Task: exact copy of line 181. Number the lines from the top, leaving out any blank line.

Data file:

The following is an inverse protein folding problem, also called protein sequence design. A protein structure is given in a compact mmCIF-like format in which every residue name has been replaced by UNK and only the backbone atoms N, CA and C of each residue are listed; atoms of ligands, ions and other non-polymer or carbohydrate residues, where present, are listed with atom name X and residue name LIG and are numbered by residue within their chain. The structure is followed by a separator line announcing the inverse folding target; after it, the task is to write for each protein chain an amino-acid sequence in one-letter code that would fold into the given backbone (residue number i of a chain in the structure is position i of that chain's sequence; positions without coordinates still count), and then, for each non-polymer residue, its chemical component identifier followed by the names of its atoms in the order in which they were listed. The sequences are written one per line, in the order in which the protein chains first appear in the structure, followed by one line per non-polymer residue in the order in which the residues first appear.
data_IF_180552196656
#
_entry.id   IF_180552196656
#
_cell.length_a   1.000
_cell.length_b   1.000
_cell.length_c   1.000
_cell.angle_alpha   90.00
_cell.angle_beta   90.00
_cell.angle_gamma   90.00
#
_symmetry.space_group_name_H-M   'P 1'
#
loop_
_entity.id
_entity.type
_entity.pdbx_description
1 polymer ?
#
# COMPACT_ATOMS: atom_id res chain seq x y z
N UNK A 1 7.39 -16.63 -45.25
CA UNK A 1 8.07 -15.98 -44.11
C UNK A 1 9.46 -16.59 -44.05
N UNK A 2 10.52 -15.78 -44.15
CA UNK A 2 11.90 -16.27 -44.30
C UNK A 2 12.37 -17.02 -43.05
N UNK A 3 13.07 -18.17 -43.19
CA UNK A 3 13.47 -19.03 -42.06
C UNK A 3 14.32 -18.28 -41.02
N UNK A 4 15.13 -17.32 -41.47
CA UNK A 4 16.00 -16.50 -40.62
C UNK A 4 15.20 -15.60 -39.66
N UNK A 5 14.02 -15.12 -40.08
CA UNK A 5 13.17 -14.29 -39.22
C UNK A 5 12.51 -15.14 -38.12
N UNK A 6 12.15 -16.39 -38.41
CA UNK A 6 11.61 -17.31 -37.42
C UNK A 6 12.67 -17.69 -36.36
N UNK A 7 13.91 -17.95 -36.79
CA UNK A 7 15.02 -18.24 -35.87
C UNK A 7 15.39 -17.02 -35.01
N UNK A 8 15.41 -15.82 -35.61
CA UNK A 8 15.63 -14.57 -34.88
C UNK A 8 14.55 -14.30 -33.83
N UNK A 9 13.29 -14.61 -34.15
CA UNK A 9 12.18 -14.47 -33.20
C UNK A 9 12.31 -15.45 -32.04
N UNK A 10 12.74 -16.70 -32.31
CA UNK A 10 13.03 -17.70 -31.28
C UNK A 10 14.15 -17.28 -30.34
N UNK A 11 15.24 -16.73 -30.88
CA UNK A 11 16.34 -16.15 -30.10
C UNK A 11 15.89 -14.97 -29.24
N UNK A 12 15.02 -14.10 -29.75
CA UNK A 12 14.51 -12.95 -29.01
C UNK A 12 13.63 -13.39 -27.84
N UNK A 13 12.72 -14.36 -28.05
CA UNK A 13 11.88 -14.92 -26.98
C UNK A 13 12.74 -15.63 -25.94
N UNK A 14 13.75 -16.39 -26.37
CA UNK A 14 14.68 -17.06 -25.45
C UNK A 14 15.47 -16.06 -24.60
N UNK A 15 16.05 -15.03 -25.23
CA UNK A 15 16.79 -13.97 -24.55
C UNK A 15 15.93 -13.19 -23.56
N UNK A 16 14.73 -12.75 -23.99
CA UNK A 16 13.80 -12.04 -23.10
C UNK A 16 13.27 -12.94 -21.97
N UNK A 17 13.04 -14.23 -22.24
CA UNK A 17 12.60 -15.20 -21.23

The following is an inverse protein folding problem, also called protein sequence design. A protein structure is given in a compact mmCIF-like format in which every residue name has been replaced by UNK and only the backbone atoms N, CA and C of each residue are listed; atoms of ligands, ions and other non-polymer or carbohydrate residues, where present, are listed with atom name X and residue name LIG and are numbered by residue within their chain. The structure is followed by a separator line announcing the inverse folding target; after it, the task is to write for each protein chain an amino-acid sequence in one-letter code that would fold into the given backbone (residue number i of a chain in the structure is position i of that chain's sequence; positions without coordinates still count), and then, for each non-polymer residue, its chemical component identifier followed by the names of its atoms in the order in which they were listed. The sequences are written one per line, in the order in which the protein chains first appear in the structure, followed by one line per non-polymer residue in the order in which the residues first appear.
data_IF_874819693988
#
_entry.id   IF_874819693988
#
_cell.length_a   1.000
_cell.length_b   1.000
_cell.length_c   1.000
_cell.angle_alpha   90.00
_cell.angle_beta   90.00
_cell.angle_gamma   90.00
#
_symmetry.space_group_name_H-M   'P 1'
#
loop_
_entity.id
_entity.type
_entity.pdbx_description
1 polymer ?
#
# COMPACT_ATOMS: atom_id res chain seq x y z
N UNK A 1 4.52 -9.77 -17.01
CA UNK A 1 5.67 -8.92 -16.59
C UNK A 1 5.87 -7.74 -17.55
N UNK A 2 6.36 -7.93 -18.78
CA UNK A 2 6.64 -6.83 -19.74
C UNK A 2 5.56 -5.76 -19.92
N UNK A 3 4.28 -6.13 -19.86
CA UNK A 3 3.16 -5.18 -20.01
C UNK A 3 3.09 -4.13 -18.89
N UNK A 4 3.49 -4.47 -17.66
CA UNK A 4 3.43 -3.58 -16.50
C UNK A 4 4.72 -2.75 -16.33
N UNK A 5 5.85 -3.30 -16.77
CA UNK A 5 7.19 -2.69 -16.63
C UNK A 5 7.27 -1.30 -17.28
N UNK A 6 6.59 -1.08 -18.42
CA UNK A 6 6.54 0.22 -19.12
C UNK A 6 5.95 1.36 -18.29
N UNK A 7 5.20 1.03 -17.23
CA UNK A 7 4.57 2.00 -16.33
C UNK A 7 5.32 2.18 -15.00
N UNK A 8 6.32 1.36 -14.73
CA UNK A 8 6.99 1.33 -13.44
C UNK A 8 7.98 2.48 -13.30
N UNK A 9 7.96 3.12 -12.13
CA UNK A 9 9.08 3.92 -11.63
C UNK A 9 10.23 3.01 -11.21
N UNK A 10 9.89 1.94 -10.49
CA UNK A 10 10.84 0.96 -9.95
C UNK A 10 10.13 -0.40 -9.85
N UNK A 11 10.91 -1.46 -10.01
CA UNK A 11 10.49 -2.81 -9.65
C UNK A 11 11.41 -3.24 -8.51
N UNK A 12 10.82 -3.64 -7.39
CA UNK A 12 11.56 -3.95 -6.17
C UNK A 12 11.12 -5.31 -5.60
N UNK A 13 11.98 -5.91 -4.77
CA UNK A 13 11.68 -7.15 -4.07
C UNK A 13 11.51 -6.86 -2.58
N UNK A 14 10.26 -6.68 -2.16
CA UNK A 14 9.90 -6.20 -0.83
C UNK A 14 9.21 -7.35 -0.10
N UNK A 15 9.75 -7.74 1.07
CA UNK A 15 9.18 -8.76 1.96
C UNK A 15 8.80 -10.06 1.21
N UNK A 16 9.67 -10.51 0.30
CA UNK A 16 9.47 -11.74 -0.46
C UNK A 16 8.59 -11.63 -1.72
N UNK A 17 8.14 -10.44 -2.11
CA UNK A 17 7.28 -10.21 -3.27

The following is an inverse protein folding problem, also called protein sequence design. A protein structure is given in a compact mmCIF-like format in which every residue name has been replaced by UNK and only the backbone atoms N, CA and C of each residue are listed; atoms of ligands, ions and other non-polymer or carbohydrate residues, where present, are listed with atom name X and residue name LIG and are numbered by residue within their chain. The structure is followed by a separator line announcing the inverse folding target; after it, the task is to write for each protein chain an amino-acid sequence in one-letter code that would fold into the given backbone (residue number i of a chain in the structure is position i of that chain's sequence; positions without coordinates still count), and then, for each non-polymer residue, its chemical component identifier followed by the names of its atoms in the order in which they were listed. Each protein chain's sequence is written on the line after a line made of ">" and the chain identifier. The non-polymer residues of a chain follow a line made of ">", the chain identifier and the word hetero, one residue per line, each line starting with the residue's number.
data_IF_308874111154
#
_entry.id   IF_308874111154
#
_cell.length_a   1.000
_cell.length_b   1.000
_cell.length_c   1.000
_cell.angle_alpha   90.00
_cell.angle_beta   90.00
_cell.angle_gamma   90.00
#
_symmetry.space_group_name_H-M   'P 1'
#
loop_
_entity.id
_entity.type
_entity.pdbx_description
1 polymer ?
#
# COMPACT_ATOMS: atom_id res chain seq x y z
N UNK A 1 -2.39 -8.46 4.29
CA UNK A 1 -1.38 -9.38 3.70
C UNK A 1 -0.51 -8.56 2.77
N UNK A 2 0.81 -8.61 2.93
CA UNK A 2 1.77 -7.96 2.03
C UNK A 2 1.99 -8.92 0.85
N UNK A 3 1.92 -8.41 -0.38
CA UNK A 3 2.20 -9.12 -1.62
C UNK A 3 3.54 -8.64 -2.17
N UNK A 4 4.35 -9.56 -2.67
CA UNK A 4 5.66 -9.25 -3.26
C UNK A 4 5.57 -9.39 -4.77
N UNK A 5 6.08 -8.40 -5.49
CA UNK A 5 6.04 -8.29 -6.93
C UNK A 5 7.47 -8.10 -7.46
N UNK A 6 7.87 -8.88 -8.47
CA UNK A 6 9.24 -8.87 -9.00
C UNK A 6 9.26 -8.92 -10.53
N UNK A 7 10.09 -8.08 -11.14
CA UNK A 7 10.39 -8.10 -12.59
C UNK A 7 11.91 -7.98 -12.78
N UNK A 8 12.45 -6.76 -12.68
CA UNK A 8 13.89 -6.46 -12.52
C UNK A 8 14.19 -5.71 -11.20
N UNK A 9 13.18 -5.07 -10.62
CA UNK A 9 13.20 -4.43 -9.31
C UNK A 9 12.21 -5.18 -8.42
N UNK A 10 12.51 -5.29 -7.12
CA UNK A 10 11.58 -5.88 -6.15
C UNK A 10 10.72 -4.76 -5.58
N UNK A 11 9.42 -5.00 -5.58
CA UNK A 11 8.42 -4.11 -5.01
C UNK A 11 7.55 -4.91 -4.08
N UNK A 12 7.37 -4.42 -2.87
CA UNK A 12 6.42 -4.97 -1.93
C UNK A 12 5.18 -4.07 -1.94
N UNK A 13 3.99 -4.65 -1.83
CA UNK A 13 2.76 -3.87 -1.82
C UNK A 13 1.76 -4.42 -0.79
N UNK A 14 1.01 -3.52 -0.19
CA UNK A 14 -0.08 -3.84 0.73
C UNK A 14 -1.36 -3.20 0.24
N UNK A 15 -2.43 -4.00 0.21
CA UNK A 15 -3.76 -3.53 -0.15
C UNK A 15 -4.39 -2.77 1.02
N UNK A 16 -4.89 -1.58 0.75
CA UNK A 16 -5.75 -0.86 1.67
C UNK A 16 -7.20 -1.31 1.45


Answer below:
C UNK A 6 9.26 -8.92 -10.53